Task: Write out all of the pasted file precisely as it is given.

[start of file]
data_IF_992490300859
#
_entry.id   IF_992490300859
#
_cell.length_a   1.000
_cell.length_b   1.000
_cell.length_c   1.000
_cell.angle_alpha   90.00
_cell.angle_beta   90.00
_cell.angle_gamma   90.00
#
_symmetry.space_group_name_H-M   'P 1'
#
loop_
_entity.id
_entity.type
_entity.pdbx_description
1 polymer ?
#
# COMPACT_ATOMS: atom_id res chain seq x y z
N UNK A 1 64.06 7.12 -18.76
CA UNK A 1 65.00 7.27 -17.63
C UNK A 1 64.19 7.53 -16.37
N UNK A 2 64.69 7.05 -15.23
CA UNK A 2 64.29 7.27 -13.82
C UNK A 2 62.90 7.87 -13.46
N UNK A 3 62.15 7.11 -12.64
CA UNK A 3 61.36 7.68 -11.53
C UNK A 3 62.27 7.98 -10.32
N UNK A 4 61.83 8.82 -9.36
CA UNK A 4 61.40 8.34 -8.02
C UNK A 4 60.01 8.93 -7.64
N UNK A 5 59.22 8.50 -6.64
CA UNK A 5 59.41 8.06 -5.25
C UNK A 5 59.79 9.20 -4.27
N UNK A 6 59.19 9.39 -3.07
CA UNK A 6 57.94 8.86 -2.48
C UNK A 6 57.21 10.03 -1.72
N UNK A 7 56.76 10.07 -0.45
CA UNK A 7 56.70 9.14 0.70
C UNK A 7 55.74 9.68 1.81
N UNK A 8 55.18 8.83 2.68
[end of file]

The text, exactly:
data_IF_992490300859
#
_entry.id   IF_992490300859
#
_cell.length_a   1.000
_cell.length_b   1.000
_cell.length_c   1.000
_cell.angle_alpha   90.00
_cell.angle_beta   90.00
_cell.angle_gamma   90.00
#
_symmetry.space_group_name_H-M   'P 1'
#
loop_
_entity.id
_entity.type
_entity.pdbx_description
1 polymer ?
#
# COMPACT_ATOMS: atom_id res chain seq x y z
N UNK A 1 64.06 7.12 -18.76
CA UNK A 1 65.00 7.27 -17.63
C UNK A 1 64.19 7.53 -16.37
N UNK A 2 64.69 7.05 -15.23
CA UNK A 2 64.29 7.27 -13.82
C UNK A 2 62.90 7.87 -13.46
N UNK A 3 62.15 7.11 -12.64
CA UNK A 3 61.36 7.68 -11.53
C UNK A 3 62.27 7.98 -10.32
N UNK A 4 61.83 8.82 -9.36
CA UNK A 4 61.40 8.34 -8.02
C UNK A 4 60.01 8.93 -7.64
N UNK A 5 59.22 8.50 -6.64
CA UNK A 5 59.41 8.06 -5.25
C UNK A 5 59.79 9.20 -4.27
N UNK A 6 59.19 9.39 -3.07
CA UNK A 6 57.94 8.86 -2.48
C UNK A 6 57.21 10.03 -1.72
N UNK A 7 56.76 10.07 -0.45
CA UNK A 7 56.70 9.14 0.70
C UNK A 7 55.74 9.68 1.81
N UNK A 8 55.18 8.83 2.68